Yukon & Pat McDonagh get standing ovation at Canadian Festival of Fashion.

A new combo has arrived on the International fur scene – Pat McDonagh for Yukon Furs. When two totally dedicated experts in their fields – McDonagh for Fashion design and Chris Anthopoulos for his internationally acclaimed work in furs – combined their respective talents, the results bring even fashion aficionados to their feet as evidenced at the recent Festival of Canadian Fashion held in Toronto.

As reported in Women’s Wear Daily, Friday, May 16, 1986, “Toronto’s Pat McDonagh’s first fur collection for Yukon Furs with a striking mix of sophistication and whimsy” was strong.

A sizable grouping of coats under the Pat McDonagh for Yukon Furs label encompasses the current high fashion trend to the lushly large… a huge fox coat is worked in chevrons from mocha to cream… raccoon appears in an easy-shaped kimono style with sleeves that stop short to reveal under sleeves of a contrasting texture… pal minks have thirties-style asymmetrical collars… a collection of minks show contrasting mink cable stitching and cardigan style fox coats sport single skins, beady eyes and all.

Chris Anthopoulos has built his Yukon Furs into an international fur leader with traditional stylings, expertly crafted. He started his career in Greece at the age of 13 with the burning desire to work in fur. He has received 3 international awards for excellence in matching skins and quality of craftsmanship. With this collection, Mr. Anthopoulos has boldly complimented the classics with Ms McDonagh’s strong, aggressive broad-shouldered, contemporary designs… ideal for the contemporary woman who wants to make an investment in the best of fur interpreted with fashion verve.

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By Joyce Carter
The Globe And Mail

“My staff and I have worked for two straight days, all through the night.” Pat McDonagh said a little wanly Friday afternoon, after her presentation at the Festival of Canadian Fashion. Then, gamely: “It was worth it.”

It certainly was. The crowd was on its collective feet, roaring approval for her fall and winter collection which included a sizable grouping of coats she designed for Yukon Furs.

Those toppers, all lushly large in the international mode, started off with raccoon, shaped into an easy kimono, its sleeves stopping short to show off under sleeves of a contrasting texture.

There was a huge fox coat worked in chevrons, shading from cream to mocha, a collection of minks with contrasting mink cable stitching – just like your favorite cardigan – pale minks with Thirties-style asymmetrical collars and accessories of the period’ a mink tippet, a fox mulf and single skins of foxes, beady little eyes and all.

As a relief from the black and white all over, Ms. McDonagh cut trim suits of red hounds tooth: shapely collarless jackets smooth over the hip lines of skirts scissored just above the knee or just above the ankle. In a homage to Chanel, tiny checks – black and white this time – appeared suitably swagged in chains, pinned with gardenias.

One outfit in this group was a tunic with a Miss Priss white collar, black bow and cuffs, riding over long black pleats.

Then there are shapely suits in multicolored chevrons, the jackets flaring into long peplums to frame skimpy short skirts. Buttons for these are lighthearted, all different colors like Smarties candies.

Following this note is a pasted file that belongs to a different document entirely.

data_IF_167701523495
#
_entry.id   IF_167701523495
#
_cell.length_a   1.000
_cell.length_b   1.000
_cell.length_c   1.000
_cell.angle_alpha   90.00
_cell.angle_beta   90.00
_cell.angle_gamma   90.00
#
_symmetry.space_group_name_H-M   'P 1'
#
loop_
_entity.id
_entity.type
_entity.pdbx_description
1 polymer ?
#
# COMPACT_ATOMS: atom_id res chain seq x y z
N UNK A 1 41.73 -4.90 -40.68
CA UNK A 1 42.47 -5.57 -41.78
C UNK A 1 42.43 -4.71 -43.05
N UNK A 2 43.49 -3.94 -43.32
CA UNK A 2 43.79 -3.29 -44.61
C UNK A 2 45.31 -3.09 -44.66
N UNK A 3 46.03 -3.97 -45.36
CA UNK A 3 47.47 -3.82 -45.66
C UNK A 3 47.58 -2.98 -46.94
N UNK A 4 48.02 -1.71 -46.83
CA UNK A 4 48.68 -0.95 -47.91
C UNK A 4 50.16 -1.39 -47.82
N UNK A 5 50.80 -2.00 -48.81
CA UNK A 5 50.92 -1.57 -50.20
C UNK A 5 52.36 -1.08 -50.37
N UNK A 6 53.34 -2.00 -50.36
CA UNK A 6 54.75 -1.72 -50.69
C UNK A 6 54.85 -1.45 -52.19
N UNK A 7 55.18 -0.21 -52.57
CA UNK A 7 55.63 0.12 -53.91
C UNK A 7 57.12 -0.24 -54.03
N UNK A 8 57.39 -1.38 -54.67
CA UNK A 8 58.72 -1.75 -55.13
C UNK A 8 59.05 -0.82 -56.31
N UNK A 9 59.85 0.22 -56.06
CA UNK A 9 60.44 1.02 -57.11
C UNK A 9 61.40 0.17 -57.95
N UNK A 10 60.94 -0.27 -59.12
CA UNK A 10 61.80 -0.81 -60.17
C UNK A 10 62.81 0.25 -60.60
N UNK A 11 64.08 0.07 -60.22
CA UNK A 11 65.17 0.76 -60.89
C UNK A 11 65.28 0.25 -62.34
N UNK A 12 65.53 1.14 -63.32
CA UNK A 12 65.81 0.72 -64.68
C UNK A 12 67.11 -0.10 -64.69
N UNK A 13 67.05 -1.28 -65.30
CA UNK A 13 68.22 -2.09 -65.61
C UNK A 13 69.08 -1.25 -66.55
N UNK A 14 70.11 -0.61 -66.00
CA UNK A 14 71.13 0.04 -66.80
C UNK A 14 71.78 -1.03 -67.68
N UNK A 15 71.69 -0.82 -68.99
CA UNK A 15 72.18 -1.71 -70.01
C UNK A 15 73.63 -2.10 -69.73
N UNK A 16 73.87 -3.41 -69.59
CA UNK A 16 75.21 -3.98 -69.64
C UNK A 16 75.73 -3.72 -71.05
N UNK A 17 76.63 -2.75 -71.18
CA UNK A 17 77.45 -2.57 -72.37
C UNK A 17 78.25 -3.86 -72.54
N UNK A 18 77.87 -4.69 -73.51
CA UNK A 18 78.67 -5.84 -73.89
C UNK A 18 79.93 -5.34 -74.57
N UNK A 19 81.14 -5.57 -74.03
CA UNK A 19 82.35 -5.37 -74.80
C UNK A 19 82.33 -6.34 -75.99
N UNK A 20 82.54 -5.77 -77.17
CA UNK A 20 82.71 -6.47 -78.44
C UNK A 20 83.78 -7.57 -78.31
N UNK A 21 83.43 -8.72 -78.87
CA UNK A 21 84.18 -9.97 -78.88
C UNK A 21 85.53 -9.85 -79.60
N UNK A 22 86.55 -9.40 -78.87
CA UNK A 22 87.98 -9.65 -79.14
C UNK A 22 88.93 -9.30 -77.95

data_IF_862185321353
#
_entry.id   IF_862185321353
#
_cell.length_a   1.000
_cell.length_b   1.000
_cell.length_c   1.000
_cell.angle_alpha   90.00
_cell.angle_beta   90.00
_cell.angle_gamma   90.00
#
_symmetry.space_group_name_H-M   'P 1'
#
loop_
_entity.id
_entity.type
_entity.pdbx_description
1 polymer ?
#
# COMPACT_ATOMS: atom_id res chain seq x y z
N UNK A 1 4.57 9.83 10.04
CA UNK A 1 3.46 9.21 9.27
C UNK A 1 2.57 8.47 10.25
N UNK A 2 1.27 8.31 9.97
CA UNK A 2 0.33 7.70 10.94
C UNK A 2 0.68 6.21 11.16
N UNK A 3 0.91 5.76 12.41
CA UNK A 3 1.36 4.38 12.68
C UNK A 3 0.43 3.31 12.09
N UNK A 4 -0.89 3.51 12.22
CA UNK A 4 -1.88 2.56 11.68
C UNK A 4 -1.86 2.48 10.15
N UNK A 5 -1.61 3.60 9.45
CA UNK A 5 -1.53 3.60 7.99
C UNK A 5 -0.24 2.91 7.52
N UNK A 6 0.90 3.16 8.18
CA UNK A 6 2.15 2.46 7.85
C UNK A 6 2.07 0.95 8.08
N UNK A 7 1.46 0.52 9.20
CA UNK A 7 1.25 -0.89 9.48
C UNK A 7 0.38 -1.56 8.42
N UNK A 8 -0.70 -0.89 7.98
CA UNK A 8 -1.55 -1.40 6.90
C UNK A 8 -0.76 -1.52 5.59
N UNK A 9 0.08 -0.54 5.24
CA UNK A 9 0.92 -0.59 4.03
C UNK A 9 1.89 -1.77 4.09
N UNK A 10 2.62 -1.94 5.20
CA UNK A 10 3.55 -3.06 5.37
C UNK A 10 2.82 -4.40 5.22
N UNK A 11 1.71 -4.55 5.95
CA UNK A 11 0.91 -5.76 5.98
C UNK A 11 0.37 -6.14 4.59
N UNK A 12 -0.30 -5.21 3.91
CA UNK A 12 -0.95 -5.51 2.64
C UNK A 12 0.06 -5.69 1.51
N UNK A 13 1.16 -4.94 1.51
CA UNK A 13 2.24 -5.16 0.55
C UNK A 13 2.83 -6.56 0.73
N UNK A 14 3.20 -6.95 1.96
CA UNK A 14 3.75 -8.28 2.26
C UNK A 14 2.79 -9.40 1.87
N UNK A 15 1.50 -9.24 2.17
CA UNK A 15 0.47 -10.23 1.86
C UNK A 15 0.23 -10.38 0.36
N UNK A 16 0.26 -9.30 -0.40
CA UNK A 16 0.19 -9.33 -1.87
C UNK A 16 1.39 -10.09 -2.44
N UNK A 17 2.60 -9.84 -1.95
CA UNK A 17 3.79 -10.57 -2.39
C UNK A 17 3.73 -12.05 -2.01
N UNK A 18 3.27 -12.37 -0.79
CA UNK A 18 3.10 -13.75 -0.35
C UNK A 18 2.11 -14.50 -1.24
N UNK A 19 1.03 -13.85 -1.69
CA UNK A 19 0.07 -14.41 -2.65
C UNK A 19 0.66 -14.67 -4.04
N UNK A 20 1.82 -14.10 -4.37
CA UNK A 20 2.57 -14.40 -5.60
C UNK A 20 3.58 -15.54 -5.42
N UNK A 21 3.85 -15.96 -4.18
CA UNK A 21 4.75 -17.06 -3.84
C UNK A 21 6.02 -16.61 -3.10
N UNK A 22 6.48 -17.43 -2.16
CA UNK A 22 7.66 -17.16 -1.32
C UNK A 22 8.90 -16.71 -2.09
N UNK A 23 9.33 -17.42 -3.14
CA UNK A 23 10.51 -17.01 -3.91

The collection has plenty of strict tailoring for the life-is-earnest set: skirted suits of tweed, fingertip jackets balanced by broad shoulders and tight belts, trouser versions on the same idea, jackets closed right to the high neck on a stroke-of-midnight velvet.

The collection, all in all, does a good job of addressing the problem of many Canadian makers. They must try to stay true to their own skills, while making a large selection of different garments to suit varying tastes of this highly regionalized country, because no one city can absorb all the production of a manufacturer.

That, of course, is mostly true of the daytime clothes. When it comes to evening, nobody is expecting vast orders for the gala clothes. Most women would kill if the goddess gown that selected so lovingly turned up a half-a-dozen times at the most important ball of their season,

The responsibility for that is largely in the hands of retailers, not designers, but the British-born Ms. McDonagh keeps the variety of her customers in mind.

One black slink has half its bodice in sheerest point d’esprit, that’s one kind of client. Another black dips to the coccyx, above the applique of a red satin kiss, that’s another. The silver Lurexes, all shine, take well to tiny Fortuny-style pleating, which is graceful in skirts and looks a lot like the papers of chocolate boxes when petalled into strapless bodices or peplums. The black bodices have a nostalgic look when they’re Sabrina-shaped above lace-over-satin skirts of the bouffant shape once called ballerina. They turn classic when they’re strapless north of Spanish lace ruffles.

But the rebel in the crowd will have non of those. Her skirt may be a delicacy of sheer white, her hands and feet decorous in white kid, but her topper will not please the ball committee. It’s young, it’s modern and it’s sassy: it’s a bug grey sweatshirt.


[From Pat McDonagh and Yukon Furs:shapely suit in chevrons, mink in cablestitched suits in serious tweeds, the fox coat and the designer herself with her evening wear]